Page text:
By Noëmie Carrant

Noëmie Carrant is a Resy staff writer. Follow Resy on Instagram and Twitter.

Owamni by The Sioux Chef: A Modern Indigenous Full Service Establishment – Minneapolis, MN

Owamni by The Sioux Chef: A Modern Indigenous Full Service Establishment – Minneapolis, MN

by THE Sioux Chef

Presented by Sean Sherman and Dana Thompson

Decolonized Ingredients

Experience the true flavors of North America, featuring foods of Mni Sota Makoce, Land Where the Waters Reflect the Clouds.

Sacred Land

Located at OwamniYomni, the sacred site of peace and well-being for the Dakota and Anishinaabe people.

Our Menu

We prioritize purchasing from Indigenous food producers locally and nationally. We have removed colonial ingredients such as wheat flour, cane sugar and dairy. We are proud to present a decolonized dining experience.




We are a team of Anishinaabe, Mdewakanton Dakota, Navajo, Northern Cheyenne, Oglala Lakota, Wahpeton-Sisseton Dakota and are ever growing. We are chefs, ethnobotanists, food preservationists, adventurers, foragers, caterers, event planners, artists, musicians, food truckers and food lovers.

We are committed to revitalizing Native American Cuisine and in the process we are re-identifying North American Cuisine and reclaiming an important culinary culture long buried and often inaccessible.

Sean Sherman:  Founder / CEO Chef

Sean Sherman, Oglala Lakota, born in Pine Ridge, SD, has been cooking across the US and World for the last 30 years.  His main culinary focus has been on the revitalization and awareness of indigenous foods systems in a modern culinary context.  Sean has studied on his own extensively to determine the foundations of these food systems which include the knowledge of Native American farming techniques, wild food usage and harvesting, land stewardship, salt and sugar making, hunting and fishing, food preservation, Native American migrational histories, elemental cooking techniques, and Native culture and history in general to gain a full understanding of bringing back a sense of Native American cuisine to today’s world.

In 2014, he opened the business titled The Sioux Chef as a caterer and food educator to the Minneapolis/Saint Paul area.  In 2015 in partnership with the Little Earth Community of United Tribes in Minneapolis, he also helped to design and open the Tatanka Truck food truck, which featured pre-contact foods of the Dakota and Minnesota territories.  Chef Sean and his vision of modern indigenous foods have been featured in numerous articles and radio shows, along with dinners at the James Beard House in Manhattan and Milan, along with teaching and sharing his knowledge to gatherings and crowds at Yale, the Culinary Institute of America, the United Nations, and many more.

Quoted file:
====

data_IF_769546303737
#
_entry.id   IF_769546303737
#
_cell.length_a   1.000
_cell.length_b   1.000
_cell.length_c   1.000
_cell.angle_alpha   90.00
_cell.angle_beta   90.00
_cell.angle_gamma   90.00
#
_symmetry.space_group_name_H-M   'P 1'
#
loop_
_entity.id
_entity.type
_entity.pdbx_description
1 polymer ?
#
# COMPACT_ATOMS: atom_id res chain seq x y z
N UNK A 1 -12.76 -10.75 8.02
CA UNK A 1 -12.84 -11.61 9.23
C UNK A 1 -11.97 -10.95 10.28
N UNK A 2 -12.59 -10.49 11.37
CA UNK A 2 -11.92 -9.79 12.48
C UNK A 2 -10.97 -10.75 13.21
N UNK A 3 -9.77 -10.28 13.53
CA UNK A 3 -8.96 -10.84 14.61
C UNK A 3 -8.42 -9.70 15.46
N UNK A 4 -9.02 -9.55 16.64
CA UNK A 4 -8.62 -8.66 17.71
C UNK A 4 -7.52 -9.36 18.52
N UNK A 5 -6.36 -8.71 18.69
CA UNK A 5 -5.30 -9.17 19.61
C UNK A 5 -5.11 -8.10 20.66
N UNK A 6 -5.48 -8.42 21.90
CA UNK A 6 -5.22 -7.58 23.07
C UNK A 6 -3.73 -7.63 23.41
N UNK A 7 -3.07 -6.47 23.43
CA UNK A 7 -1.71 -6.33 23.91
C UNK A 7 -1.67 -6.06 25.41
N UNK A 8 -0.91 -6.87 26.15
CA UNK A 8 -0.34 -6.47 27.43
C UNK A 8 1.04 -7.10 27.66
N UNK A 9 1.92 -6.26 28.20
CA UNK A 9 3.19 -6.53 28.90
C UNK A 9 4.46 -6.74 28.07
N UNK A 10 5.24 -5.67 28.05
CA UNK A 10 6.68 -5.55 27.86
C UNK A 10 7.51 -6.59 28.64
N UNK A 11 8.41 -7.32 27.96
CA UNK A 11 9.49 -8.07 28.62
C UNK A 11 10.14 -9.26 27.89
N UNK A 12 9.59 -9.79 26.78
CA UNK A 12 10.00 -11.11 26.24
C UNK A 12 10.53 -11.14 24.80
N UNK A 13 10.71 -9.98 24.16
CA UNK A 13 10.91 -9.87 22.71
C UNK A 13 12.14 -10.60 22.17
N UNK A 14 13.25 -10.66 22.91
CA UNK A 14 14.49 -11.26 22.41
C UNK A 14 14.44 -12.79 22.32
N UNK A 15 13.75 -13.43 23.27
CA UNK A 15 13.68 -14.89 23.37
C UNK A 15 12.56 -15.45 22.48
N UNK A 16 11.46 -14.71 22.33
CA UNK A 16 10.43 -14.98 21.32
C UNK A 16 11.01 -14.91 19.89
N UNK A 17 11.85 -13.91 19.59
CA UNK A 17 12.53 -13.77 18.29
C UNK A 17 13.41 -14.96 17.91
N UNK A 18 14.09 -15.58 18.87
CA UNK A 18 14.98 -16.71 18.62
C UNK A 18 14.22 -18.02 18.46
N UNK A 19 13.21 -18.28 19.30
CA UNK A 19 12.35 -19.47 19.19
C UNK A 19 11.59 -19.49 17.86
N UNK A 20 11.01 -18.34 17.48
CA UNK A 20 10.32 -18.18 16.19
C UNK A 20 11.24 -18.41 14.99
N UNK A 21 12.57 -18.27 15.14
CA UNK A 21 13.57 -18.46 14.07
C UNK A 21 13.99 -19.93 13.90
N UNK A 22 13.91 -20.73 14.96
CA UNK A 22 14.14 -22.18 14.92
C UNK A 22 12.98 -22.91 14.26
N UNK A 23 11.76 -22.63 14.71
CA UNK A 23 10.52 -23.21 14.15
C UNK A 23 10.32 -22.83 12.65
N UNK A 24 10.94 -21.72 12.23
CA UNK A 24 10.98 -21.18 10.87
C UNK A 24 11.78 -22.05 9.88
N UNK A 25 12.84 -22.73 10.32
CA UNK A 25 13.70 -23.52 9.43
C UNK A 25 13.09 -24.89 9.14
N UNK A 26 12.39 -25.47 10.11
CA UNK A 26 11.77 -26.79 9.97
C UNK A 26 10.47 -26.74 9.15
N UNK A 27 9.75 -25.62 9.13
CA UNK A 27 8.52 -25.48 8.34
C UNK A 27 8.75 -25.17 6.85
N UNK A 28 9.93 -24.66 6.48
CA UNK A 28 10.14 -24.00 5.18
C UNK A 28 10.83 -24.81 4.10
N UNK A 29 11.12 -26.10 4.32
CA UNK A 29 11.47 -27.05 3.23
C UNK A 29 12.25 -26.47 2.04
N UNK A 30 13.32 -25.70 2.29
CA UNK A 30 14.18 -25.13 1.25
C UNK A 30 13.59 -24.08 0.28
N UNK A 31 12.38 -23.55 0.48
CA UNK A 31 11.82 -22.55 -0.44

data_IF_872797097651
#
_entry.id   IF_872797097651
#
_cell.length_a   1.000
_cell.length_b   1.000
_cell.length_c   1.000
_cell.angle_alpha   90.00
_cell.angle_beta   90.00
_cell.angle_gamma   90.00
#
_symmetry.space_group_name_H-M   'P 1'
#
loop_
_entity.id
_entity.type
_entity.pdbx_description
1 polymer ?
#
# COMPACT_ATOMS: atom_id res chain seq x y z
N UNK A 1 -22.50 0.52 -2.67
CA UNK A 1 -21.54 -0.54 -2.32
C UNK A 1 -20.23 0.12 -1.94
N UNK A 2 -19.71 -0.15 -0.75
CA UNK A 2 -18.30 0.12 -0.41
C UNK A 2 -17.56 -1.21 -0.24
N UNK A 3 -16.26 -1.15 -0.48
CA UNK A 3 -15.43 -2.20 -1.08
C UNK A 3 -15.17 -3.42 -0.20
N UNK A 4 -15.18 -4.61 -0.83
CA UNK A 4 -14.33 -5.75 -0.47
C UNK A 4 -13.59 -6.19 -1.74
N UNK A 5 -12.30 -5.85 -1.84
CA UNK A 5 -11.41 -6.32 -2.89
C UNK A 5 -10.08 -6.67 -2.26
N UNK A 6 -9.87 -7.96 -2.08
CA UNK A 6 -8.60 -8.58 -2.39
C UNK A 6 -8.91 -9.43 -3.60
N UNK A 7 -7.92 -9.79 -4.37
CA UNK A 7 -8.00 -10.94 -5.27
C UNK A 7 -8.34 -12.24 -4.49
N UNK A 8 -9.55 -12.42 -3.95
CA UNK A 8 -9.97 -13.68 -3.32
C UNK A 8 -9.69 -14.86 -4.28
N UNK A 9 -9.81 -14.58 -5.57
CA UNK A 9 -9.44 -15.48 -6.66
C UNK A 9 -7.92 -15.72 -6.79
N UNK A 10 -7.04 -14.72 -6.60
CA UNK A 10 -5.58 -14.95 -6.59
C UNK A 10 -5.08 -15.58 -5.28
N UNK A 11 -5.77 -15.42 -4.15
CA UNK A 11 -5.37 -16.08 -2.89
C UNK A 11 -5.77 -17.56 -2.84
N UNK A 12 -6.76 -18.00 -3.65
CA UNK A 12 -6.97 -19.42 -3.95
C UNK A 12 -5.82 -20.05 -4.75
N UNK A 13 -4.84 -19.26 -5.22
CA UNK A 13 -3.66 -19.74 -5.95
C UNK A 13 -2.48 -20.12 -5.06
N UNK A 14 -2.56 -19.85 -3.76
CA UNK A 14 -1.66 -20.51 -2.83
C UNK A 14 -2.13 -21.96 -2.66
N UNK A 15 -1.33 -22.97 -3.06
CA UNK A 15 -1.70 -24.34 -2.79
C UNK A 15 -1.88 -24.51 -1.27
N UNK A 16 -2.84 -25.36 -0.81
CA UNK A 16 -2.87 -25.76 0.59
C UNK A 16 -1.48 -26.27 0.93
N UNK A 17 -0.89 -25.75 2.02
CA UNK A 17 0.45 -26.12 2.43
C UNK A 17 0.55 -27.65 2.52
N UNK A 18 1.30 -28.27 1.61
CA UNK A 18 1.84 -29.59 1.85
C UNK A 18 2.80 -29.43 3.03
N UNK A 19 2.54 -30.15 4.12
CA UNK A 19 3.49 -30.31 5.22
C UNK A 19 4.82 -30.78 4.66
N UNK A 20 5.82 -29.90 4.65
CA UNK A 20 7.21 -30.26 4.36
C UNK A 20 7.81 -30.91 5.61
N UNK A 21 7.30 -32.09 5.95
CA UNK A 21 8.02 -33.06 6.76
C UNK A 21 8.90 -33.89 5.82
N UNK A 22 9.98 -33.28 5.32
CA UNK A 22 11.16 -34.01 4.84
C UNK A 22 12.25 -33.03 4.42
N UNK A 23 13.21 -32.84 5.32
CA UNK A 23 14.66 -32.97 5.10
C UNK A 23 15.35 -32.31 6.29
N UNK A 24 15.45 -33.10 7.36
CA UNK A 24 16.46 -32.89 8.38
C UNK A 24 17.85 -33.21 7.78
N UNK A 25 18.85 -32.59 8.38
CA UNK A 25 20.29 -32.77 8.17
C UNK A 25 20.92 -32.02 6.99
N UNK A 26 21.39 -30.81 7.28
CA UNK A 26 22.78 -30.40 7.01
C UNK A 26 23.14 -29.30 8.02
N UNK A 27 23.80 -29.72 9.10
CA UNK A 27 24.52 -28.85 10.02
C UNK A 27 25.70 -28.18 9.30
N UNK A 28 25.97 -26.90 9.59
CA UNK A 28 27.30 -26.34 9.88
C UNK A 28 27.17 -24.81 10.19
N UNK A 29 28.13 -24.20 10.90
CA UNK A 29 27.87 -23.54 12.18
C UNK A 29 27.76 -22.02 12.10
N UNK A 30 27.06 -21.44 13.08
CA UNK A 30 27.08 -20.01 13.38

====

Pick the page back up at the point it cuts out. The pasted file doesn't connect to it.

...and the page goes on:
Sean has been the recipient of a 2015 First Peoples Fund Fellowship, 2018 Bush Foundation Fellowship, National Center’s 2018 First American Entrepreneurship Award, 2018 James Beard Award for Best American Cookbook, and a 2019 James Beard Leadership Award.

The Sioux Chef team works to make indigenous foods more accessible to as many communities as possible. To open opportunities for more people to learn about Native cuisine and develop food enterprises in their tribal communities, we founded the nonprofit North American Traditional Indigenous Food Systems (NATIFS) and are working to launch the first Indigenous Food Lab restaurant and training center in Minneapolis.


Dana Thompson: Co-owner/COO, The Sioux Chef; Executive Director, NATIFS (North American Traditional Indigenous Food Systems)

As co-owner of the company The Sioux Chef, Dana Thompson, lineal descendant of the Wahpeton-Sisseton and Mdewakanton Dakota tribes and lifetime Minnesota native, has been working within the food sovereignty movement for the past six years. Within that time, she has traveled extensively throughout tribal communities engaging in critical ways to improve food access. Last year Dana jointly founded the non-profit NATIFS (North American Traditional Indigenous Food Systems) for which she is acting Executive Director. Through this entity, she will focus her expertise on addressing and treating ancestral trauma through decolonized perspectives of honoring and leveraging Indigenous wisdom.



Find Owamni

Owamni is located inside the Water Works Pavilion in Mill Ruins Park, between 3rd Ave S and 5th Ave S.